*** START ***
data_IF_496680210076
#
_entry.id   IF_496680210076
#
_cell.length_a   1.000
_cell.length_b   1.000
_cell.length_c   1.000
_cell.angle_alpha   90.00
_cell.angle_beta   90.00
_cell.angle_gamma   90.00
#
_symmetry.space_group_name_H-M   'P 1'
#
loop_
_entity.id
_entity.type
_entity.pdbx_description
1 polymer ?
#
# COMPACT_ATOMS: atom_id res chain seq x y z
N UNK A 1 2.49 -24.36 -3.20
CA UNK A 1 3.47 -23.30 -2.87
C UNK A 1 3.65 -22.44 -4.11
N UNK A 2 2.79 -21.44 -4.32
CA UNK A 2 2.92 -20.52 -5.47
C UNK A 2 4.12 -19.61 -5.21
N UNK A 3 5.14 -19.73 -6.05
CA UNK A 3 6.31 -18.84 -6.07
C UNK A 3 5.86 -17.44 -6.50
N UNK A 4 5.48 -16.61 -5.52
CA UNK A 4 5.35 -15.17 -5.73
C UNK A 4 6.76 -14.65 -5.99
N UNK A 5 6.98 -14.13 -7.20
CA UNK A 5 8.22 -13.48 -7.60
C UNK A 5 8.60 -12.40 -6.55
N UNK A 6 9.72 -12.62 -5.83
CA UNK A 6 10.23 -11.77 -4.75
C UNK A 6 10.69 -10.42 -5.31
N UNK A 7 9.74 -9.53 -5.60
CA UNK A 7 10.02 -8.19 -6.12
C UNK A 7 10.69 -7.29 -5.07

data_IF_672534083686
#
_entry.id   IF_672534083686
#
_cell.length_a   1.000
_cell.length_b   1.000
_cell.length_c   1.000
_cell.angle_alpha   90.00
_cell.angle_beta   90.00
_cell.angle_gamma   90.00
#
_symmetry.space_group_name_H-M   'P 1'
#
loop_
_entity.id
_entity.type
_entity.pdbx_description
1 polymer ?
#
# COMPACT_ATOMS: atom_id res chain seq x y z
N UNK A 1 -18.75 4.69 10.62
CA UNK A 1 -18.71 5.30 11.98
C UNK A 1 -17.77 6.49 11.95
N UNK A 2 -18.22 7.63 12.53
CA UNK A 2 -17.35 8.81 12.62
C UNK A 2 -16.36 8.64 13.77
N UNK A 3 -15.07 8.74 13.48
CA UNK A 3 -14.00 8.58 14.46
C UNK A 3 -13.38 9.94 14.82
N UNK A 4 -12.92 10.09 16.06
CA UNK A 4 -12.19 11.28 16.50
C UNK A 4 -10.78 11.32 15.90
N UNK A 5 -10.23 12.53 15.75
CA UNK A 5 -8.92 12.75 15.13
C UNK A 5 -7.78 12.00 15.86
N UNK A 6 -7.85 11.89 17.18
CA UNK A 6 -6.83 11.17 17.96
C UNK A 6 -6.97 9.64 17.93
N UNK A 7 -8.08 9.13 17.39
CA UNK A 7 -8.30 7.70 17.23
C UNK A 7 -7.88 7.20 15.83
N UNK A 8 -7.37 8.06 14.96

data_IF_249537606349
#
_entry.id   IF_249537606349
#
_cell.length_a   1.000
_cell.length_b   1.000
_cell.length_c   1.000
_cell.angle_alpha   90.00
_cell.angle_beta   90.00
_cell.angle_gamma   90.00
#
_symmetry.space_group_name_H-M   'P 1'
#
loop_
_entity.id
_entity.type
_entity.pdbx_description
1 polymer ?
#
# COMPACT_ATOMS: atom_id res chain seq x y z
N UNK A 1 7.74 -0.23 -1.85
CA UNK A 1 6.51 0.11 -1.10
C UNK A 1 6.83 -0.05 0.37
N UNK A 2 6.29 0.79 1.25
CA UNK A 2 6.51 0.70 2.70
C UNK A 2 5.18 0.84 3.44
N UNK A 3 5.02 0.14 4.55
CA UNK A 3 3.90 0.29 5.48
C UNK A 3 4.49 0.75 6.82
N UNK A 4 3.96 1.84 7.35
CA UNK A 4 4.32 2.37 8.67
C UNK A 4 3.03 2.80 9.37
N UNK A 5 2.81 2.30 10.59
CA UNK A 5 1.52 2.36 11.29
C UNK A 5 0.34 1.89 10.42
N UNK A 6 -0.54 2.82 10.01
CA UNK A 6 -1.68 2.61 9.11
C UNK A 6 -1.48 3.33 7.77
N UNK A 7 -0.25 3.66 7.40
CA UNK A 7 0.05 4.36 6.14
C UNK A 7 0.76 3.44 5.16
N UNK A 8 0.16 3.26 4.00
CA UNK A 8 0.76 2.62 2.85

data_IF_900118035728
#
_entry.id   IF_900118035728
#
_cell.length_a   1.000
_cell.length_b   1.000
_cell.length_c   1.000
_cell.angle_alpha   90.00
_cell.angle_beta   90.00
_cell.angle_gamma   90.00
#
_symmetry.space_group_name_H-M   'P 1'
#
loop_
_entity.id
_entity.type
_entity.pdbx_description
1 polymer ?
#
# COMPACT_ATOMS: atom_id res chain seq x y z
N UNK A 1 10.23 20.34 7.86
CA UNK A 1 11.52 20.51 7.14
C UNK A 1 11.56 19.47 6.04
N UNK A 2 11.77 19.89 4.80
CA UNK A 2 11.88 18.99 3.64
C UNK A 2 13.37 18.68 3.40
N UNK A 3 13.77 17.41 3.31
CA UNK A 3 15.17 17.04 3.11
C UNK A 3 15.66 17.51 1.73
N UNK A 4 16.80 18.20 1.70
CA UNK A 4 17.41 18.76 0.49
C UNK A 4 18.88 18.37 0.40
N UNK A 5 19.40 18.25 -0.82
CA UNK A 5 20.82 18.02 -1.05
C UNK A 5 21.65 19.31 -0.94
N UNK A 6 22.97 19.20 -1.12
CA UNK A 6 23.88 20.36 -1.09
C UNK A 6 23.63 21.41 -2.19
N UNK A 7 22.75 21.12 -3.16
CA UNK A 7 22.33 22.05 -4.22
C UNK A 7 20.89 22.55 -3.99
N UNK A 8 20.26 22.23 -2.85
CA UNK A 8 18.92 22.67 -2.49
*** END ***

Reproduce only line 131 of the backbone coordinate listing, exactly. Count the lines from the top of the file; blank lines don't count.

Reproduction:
_cell.length_a   1.000